For years she stood by me through all the ups and all the downs. She accompanied me, brand new and shining as I embarked on my first trip to the sunny shores of Mozambique. She endured beers being spilled on her body by drunken gig attendees. Being bumped and bruised while she worked her best in the pits of nightclubs long forgotten. She shared a space with some rock stars on a week long tour as well as sharing a stage with one of South Africa's biggest Afrikaans punk rock bands. She captured the wildest parties in Buitenkant and Long Street, Cape Town. She's captured the most intimate of moments in the backstages of Cape Town's music venues and gave me an opportunity to shake hands with my idols on numerous occasions. She's beaten and bruised but she never tires.
I'm rather proud to call her mine.
I've been shooting on a Canon 5D Mark II since 2009. This is the 8th year I'm shooting with this remarkable piece of machinery. With her original shutter mechanism still intact after all these years, a cracked LCD display, weathered by dust and scratches on the body from all the festivals and gigs I've shot at over time.
But in the last while she's been used less and less. I found myself stuck in a rut, unable to shoot anything. Her body gathered up dust as she was locked away in a cupboard. The sound of her shutter almost forgotten...
The 5D Mark II was a game changer back in the day. At the time it was released it had decent dynamic range, as well as an ISO range that pushed the limits for its time. But the one thing most people were raving about was the fact that this is a DSLR that could finally do something we, as photographers have been waiting ages for.
The inclusion of Video.
Not just as a gimmick, but something that gives the user full control while capturing detail in High Definition. The film industry shuddered with disgust and then, eventually became interested... Naturally. For once, we had something they didn't. The inclusion of high definition video on a DSLR enabled us to explore video using lenses normally reserved for Photography. A brand new world awaited! And at a price most people could afford.
This meant there was a new aesthetic to films being shot on DSLR's. We were finally able to shoot videos using shallow depth of field and a multitude of Canon lenses were available to us. I'm sure Canon didn't expect the camera to perform this well! And then Hollywood took notice...
I remember the Internet going crazy with the announcement that House's Season FInale would be shot on this camera. From there it had a snowball effect. Darren Aronofsky used it for certain scenes in his movie, Black Swan. It was used in numerous movies and series after that, even as recently as 2015's Mad Max: Fury Road.
Right about now, you're probably asking the question "What about the Canon 5D Mark III? It's been much of an improvement over the Mark II" Yes I agree. But, somehow all that refinement feels like it stripped it of its character. It all just feels a bit too... Digital. The 5D MK II still had that satisfying "CLACK" as you pressed the shutter, reminiscent of an old Hasselblad 503CM. While it's everything I want the 5D II to be and more, it's not the 5D II. Perhaps I'm just a sentimental fart stuck in my old ways...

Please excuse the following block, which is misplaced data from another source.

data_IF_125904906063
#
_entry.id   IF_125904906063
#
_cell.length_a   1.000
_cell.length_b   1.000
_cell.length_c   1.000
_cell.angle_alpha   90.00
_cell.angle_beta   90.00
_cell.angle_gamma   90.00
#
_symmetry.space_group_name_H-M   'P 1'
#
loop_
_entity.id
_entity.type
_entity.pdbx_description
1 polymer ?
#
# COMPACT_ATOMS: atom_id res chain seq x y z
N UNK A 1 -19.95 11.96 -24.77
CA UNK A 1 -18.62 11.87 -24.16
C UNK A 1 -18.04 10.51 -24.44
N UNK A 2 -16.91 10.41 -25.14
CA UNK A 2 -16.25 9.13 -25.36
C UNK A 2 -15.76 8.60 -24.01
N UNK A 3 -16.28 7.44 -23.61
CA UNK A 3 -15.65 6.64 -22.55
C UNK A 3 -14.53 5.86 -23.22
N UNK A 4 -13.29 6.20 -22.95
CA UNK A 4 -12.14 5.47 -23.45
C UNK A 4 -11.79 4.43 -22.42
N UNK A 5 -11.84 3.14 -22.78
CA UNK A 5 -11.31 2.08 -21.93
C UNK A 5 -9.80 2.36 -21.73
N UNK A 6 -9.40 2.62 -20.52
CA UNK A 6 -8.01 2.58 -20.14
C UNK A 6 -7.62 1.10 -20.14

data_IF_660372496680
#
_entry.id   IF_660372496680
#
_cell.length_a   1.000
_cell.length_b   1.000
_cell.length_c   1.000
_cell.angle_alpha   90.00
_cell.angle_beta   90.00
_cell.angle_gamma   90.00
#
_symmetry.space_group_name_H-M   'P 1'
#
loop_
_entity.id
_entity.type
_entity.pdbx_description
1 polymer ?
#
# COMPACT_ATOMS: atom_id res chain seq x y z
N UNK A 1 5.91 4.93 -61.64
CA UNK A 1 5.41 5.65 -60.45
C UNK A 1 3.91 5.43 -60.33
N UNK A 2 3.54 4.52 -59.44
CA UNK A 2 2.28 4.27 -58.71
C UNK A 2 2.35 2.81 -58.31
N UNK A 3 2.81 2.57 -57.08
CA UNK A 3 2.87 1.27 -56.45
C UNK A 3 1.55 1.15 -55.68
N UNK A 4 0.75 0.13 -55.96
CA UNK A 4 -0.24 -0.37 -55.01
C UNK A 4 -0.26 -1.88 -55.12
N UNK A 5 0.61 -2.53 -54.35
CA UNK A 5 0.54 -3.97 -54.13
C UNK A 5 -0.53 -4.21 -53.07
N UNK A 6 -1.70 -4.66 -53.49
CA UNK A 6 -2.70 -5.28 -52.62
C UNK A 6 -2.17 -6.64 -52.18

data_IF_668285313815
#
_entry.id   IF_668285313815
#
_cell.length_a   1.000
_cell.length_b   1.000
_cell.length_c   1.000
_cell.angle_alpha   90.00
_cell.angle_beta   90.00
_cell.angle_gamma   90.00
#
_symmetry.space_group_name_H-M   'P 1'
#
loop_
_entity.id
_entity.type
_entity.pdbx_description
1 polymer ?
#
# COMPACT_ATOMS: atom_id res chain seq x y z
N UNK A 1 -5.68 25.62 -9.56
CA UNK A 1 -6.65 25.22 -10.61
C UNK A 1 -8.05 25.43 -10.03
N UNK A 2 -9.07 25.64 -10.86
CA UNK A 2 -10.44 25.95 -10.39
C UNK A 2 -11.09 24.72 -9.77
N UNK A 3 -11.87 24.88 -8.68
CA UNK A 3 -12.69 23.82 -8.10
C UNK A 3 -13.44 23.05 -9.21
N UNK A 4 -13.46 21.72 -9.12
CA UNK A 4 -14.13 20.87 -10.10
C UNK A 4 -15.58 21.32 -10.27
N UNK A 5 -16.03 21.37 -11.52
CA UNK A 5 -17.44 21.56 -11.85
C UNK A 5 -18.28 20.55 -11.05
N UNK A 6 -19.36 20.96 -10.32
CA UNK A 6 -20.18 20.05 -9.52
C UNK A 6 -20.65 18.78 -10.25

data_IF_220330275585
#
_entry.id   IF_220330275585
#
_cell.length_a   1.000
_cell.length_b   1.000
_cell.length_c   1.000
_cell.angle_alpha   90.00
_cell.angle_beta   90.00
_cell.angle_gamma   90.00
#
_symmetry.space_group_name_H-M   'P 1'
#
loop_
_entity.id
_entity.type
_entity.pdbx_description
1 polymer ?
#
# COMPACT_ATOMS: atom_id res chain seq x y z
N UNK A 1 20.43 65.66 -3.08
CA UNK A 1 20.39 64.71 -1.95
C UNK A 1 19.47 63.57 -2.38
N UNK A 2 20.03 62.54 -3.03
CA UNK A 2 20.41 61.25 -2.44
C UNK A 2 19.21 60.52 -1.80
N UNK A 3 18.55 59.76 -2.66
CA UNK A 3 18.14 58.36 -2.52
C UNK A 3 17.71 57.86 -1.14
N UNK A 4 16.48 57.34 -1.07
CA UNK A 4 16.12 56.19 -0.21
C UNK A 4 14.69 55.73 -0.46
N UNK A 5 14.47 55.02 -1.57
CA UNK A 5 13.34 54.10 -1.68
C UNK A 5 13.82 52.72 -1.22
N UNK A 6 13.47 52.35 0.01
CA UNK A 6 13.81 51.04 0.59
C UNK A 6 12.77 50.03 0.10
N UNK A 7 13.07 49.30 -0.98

There was a new player in town. And it had curves that could easily rival that of a 23-year-old Mila Kunis. It had the scent of a new Stephen King novel and the beastly charm of Keith Richards. I could see myself being accompanied by this beautiful mistress as I hike up sand dunes along the Skeleton Coast or brave the fierce conditions around the Cape Of Storms...
Enter the Canon 5D Mark IV.
With ten more Megapixels more than the 5D Mark II crammed into a sensor that can basically see things us humans can't in the dark, wireless technology built into the body so you can copy your massive files to a field drive on the fly and the ability to now shoot and process 4K movies from the camera, Canon surely released a new game changer almost a decade after the Mark II was released.
Could this be the start of something beautiful? Will it grab my soul like the Mark II did, reinvigorate my love for Photography and make me fall in love all over again?
Just like many other gear junkie photographers out there, I reached a level of excitement that exceeded the Earth's Stratosphere. I had to get my hands on this beautiful piece of technology. And in December 2016, I had just that opportunity.
I was asked to shoot a wedding nestled in the outskirts of what resembled a Pierneef painting of the Cape Winelands. So, months before the wedding I met up with the couple and we did some location scouting around Wellington. Immediately I knew this would be a perfect environment to test out Canon's latest addition to the Prosumer DSLR Category.
A few days before the wedding I quickly stopped by the rental house to pick up the Canon 5D Mark IV, Canon's 85mm f1.2 & 70-200 f2.8 and some Profoto B1's. They were kind enough to give me an extra day free of charge due to a public holiday falling on the Friday. This meant I now have more time to familiarize myself with the new capabilities made available on the body of the Mark IV.
I arrived home and immediately took it out the case, strapped on the 85mm 1.2 and took my first picture.
I suddenly felt a rush I last experienced when I picked up my 5D Mark II for the first time.